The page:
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Canadian Journal of Gastroenterology
Volume 18 (2004), Issue 11, Pages 677-680
http://dx.doi.org/10.1155/2004/763529
Brief Communication

Deadaption and Readaptation with Lactose, But No Cross-Adaptation to Lactulose: A Case of Occult Colonic Bacterial Adaptation

Andrew Szilagyi,1 Albert Cohen,1 Christina Vinokuroff,2 Darakhshan Ahman,3 Usha Nathwani,2 and Samara Yesovitch1

1Division of Gastroenterology, Department of Medicine, Sir Mortimer B Davis Jewish General Hospital, McGill University, School of Medicine, Montreal, Canada
2Departmentt of Dietetics, Sir Mortimer B Davis Jewish General Hospital, McGill University, School of Medicine, Montreal, Canada
3Institut national de la recherché scientique — Institut Armand Frappier, Centre de microbiologie et biotechnologie, Université du Québec, Pointe–Claire, Quebec, Canada

Received 22 June 2004; Accepted 4 August 2004

Copyright © 2004 Hindawi Publishing Corporation. This is an open access article distributed under the Creative Commons Attribution License, which permits unrestricted use, distribution, and reproduction in any medium, provided the original work is properly cited.

Abstract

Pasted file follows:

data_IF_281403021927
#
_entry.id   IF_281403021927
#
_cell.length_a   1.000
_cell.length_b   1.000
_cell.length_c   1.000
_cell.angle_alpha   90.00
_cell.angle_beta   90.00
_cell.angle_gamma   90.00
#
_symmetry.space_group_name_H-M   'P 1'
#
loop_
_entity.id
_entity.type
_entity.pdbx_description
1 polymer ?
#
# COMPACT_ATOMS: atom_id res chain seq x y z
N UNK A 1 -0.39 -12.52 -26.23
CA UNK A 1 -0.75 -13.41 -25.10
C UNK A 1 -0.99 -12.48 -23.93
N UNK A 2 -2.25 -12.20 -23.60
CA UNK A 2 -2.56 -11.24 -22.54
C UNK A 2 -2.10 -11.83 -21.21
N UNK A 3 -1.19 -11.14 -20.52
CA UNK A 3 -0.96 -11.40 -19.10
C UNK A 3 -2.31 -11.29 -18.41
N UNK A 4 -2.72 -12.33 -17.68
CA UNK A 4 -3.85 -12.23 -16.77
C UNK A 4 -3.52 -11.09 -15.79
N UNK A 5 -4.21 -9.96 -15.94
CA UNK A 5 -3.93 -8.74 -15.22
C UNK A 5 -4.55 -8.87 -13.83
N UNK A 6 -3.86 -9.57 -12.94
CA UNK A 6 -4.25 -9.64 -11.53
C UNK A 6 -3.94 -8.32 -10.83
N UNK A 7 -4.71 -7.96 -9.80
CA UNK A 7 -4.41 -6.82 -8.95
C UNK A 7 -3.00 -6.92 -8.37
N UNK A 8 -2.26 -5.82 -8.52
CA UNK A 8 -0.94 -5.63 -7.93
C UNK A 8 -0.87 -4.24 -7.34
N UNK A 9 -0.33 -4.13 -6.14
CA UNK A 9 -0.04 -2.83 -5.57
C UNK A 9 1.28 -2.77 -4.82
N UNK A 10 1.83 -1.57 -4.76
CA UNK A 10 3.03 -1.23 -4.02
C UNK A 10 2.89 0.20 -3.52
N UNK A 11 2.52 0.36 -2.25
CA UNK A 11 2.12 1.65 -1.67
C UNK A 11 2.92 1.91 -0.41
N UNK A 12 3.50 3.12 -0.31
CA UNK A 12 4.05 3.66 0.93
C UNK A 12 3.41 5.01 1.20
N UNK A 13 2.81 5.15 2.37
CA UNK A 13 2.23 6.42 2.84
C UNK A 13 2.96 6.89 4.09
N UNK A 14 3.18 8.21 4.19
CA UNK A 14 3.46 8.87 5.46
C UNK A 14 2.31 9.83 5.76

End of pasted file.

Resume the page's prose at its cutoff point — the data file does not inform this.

The standard 3 h breath hydrogen (3hBH2) test distinguishes lactose maldigesters from lactose digesters. However, multiple factors impact on BH2 and care is needed to exclude a priori variables. When these factors are controlled, a negative BH2 test implies lactase persistent status or lactase nonpersistent status with colonic adaptation. A case of a Sicilian man who tested negative (lactase persistent status confirmed) on an initial 50 g lactose challenge is described. It was observed that he consumed 28.1 g lactose/day before testing. He subsequently underwent five additional challenge tests in the course of the next 10 months. In four tests the dose intake of lactose was varied upon instruction, and in the fifth test a 30 g lactulose challenge was carried out. It was demonstrated that on radically decreasing lactose intake, a full lactase nonpersistent status was unmasked. Output of 3hBH2 varied inversely with daily lactose intake. Finally, at a time when he was readapted to lactose, there was no discernible adaptation to lactulose challenge. It was concluded that 'occult' colonically adapted subjects may contribute to negative BH2 tests. There is a relationship between variation in lactose intake and the results of BH2 testing. Finally, there was no cross-adaptation to lactulose challenge when lactose was used as the adapting sugar.